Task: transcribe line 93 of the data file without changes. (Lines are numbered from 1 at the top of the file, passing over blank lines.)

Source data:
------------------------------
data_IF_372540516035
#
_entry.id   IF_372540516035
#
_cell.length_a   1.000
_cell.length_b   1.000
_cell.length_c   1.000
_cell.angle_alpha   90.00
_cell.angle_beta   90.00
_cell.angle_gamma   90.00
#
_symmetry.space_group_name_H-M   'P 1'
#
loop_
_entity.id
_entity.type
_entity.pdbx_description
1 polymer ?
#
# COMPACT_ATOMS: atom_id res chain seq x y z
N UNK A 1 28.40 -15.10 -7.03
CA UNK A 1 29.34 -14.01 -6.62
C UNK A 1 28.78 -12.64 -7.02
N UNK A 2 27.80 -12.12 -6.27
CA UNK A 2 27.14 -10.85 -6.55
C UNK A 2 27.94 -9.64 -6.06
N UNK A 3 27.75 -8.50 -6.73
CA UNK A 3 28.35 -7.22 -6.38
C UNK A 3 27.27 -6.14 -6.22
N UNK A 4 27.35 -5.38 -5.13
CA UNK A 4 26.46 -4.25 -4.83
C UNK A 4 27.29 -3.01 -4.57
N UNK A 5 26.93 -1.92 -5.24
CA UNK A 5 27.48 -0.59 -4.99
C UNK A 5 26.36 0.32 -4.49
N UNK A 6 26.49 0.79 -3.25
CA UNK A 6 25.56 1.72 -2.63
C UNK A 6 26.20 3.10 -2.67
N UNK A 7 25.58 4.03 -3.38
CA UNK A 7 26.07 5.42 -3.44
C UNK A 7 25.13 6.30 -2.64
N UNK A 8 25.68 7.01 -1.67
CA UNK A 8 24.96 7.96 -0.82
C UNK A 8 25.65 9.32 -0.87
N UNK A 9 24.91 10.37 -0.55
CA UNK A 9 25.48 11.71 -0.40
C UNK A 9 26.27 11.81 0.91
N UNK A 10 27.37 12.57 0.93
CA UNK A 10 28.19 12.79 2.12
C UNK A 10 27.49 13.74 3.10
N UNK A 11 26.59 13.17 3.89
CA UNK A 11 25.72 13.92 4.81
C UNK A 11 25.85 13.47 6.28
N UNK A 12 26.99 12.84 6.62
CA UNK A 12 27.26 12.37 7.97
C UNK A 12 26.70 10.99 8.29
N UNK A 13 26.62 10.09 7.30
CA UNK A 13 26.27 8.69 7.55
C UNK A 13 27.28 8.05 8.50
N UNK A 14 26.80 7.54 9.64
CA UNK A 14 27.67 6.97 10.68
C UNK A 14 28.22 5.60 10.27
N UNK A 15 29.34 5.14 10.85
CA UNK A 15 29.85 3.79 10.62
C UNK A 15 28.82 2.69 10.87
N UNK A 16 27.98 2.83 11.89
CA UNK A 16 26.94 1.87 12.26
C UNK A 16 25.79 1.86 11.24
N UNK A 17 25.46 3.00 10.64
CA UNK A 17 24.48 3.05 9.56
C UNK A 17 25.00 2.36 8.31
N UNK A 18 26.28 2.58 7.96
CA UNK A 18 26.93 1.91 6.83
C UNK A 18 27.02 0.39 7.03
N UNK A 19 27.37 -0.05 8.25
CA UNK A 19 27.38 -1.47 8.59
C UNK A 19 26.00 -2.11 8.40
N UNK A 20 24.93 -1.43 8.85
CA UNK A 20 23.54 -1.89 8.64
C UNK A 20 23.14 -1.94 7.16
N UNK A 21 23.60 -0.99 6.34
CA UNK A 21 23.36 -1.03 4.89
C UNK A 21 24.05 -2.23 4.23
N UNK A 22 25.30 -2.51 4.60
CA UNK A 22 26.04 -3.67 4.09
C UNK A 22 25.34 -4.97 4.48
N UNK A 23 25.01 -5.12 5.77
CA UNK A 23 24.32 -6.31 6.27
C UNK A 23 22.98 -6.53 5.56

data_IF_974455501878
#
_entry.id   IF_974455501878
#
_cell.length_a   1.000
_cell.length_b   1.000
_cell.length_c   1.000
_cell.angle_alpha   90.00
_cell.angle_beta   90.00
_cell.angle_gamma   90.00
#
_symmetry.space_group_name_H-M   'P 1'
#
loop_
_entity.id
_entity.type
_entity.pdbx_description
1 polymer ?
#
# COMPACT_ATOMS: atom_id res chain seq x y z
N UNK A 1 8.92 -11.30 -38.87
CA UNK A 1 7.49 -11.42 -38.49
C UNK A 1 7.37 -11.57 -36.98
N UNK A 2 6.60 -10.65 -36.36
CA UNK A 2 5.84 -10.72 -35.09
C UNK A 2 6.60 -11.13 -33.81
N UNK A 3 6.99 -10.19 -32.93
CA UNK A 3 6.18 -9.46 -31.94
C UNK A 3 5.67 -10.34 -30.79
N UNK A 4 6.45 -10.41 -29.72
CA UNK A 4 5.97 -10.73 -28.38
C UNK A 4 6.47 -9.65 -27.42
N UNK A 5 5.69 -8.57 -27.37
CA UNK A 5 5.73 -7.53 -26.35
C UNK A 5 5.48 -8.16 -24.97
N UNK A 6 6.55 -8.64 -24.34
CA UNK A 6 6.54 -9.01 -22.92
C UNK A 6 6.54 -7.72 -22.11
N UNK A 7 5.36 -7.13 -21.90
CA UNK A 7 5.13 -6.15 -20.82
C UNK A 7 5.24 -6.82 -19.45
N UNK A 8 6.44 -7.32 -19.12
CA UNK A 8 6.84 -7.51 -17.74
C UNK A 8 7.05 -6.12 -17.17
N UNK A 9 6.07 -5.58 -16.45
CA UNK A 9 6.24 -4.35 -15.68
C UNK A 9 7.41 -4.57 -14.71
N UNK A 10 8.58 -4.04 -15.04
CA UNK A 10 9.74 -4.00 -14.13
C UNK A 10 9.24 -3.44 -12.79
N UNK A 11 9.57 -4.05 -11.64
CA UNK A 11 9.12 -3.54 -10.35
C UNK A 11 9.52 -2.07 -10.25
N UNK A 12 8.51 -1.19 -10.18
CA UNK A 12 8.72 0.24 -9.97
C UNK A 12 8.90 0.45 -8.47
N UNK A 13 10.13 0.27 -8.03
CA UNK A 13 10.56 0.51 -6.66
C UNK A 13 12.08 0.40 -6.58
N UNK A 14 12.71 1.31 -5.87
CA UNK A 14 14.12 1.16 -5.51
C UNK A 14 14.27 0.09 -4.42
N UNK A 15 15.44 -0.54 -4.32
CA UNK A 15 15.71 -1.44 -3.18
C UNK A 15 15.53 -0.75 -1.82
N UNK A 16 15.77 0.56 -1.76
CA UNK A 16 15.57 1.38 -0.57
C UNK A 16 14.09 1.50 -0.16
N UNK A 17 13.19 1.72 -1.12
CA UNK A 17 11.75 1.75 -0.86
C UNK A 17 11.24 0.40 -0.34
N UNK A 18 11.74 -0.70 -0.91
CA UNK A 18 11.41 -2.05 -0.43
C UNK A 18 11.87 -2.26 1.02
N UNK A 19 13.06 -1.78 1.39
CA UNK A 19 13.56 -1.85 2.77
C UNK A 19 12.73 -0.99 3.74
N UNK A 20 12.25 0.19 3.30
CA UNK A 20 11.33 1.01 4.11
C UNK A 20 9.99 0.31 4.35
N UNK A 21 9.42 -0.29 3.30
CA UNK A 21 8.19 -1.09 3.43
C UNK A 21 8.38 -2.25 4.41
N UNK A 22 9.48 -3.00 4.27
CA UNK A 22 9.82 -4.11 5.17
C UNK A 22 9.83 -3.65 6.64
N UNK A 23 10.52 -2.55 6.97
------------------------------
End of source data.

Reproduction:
#